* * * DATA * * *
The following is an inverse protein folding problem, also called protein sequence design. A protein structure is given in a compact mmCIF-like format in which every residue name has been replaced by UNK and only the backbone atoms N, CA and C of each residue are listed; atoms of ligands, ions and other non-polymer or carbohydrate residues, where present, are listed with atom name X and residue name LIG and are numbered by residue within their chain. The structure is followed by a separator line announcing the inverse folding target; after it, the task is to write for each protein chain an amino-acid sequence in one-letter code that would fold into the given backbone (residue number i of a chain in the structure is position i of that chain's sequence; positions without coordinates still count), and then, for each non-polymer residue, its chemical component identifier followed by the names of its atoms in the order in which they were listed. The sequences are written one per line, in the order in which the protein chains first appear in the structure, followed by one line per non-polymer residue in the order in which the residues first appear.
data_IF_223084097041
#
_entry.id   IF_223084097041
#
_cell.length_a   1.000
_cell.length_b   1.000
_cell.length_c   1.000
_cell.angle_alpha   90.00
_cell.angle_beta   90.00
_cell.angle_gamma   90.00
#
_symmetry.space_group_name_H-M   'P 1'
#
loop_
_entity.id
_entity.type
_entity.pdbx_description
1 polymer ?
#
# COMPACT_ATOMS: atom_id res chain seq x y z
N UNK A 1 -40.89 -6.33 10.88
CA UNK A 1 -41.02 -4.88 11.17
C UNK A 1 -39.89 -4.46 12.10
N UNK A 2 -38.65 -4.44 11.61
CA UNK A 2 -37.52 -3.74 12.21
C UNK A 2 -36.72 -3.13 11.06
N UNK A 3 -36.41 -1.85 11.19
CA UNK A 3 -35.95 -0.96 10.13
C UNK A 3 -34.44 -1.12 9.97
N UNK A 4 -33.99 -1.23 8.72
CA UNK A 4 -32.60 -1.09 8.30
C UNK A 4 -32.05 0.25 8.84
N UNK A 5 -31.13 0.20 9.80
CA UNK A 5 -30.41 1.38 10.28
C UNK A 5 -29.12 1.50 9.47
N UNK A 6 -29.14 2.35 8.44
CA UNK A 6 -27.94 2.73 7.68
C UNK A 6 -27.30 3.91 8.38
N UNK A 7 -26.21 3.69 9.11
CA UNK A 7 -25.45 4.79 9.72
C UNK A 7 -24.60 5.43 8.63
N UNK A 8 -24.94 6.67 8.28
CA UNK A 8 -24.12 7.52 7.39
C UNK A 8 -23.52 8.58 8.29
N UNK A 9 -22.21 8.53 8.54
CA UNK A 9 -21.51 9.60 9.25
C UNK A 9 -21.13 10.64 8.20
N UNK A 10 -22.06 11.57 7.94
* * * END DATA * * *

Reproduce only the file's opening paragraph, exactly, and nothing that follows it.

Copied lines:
The following is an inverse protein folding problem, also called protein sequence design. A protein structure is given in a compact mmCIF-like format in which every residue name has been replaced by UNK and only the backbone atoms N, CA and C of each residue are listed; atoms of ligands, ions and other non-polymer or carbohydrate residues, where present, are listed with atom name X and residue name LIG and are numbered by residue within their chain. The structure is followed by a separator line announcing the inverse folding target; after it, the task is to write for each protein chain an amino-acid sequence in one-letter code that would fold into the given backbone (residue number i of a chain in the structure is position i of that chain's sequence; positions without coordinates still count), and then, for each non-polymer residue, its chemical component identifier followed by the names of its atoms in the order in which they were listed. The sequences are written one per line, in the order in which the protein chains first appear in the structure, followed by one line per non-polymer residue in the order in which the residues first appear.